While Codex is able to create simple programs from natural language, the length and complexity of the language used to craft the instructions impact the likelihood of success. When the user writes long, imprecise sentences or requires a large volume of operations or variables, Codex struggles to generate code that satisfies the requirements. [1]

Another issue with Codex is that it’s trained on the billions of lines of code in the public domain. With it’s obvious limitations, it’s uncertain that Codex will ever reach a level of reliability that could be applied to industry. Additionally, while new code continues to be published in huge quantities, code that is now written with the use of OpenAI Codex could be polluting its own source of training data. That’s a problem for machine learning models because they could become overfitted meaning they are no longer generalizable.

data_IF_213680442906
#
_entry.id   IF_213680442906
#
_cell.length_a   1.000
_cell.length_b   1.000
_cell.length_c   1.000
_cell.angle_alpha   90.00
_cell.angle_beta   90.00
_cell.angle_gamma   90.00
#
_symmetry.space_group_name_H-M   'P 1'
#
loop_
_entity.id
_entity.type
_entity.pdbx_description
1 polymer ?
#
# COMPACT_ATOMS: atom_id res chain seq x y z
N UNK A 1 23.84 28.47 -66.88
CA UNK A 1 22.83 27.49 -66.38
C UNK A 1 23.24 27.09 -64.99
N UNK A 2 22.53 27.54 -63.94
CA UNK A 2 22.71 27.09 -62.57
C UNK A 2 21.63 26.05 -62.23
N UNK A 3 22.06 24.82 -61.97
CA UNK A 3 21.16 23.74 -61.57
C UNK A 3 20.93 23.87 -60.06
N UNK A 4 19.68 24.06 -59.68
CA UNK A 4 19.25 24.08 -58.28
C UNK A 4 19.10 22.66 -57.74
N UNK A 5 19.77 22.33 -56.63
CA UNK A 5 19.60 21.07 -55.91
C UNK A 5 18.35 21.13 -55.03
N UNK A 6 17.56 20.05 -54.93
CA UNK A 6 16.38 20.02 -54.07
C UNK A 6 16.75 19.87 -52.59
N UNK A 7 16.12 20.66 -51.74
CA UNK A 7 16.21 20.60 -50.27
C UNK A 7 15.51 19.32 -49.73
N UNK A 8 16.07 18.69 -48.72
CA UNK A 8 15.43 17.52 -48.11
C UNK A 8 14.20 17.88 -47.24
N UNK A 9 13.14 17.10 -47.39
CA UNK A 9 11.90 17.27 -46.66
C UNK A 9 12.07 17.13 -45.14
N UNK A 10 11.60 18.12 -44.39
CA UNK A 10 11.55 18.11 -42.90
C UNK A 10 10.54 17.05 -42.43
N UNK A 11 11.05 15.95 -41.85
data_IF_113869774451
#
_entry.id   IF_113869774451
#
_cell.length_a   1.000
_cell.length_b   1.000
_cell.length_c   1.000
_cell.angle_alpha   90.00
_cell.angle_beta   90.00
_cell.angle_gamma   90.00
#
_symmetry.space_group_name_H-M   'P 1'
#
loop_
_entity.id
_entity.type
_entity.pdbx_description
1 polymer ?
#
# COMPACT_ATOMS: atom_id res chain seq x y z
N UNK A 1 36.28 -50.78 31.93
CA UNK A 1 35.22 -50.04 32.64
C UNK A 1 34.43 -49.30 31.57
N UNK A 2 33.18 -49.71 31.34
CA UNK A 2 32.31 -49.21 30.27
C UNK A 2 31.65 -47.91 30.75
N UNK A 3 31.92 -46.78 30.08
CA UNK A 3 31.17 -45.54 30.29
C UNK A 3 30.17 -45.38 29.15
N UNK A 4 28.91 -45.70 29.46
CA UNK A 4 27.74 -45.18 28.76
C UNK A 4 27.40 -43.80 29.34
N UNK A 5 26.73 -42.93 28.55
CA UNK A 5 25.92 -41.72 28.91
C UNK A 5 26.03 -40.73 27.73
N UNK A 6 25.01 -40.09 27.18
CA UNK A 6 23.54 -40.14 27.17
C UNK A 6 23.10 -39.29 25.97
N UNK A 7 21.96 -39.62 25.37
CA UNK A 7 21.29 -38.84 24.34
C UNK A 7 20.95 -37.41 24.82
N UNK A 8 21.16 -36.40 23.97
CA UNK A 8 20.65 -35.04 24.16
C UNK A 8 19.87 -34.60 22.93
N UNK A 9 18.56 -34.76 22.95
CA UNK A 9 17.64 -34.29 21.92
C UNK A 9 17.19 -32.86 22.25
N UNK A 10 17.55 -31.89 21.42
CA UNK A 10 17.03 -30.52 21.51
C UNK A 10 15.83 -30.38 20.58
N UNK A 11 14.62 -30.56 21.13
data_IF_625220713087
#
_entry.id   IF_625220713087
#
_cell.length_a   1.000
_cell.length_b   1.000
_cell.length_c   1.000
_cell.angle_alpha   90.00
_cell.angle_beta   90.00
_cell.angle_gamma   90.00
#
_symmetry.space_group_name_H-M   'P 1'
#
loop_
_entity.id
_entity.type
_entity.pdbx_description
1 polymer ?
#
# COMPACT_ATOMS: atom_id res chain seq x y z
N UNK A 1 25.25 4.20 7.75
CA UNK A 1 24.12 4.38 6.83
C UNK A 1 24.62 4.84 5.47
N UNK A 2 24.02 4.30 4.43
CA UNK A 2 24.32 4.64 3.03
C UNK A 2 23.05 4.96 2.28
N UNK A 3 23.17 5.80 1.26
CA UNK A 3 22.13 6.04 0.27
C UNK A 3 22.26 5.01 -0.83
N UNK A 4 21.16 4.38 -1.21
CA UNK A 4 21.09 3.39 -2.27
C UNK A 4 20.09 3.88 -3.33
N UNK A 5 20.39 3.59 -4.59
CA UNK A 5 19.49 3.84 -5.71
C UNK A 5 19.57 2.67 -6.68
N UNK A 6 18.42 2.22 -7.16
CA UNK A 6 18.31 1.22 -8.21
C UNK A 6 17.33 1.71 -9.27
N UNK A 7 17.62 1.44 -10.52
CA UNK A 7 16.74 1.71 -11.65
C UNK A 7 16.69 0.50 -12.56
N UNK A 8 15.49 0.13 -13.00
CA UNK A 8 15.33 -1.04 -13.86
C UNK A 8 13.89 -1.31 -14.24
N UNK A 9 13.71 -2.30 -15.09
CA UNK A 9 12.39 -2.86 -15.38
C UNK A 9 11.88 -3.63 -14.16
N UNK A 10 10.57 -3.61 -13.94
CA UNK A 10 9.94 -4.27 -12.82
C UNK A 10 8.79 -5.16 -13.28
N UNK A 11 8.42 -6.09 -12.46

How should it be used?

As with any technological development, the more we improve on a technology, the more it becomes like a black box - we can see what it does, but not exactly how. Programming already uses principles of “black box code”, which abstract information away into neat functions with a clear set of expected inputs and outputs. The purpose of black box code is to simplify coding by removing the need to write out every single process required in a program. Alternatively, by using Codex, the idea is to give coders a set of tools that don’t require an understanding of the inner workings to be used.

With OpenAI Codex however, the level of abstraction reaches a critical point. If it’s application replaces a thorough understanding of coding concepts, then the creators could be faced with a lot of potential issues. If the code fails to do what the creator intended they would struggle to debug the code that the AI has written for them.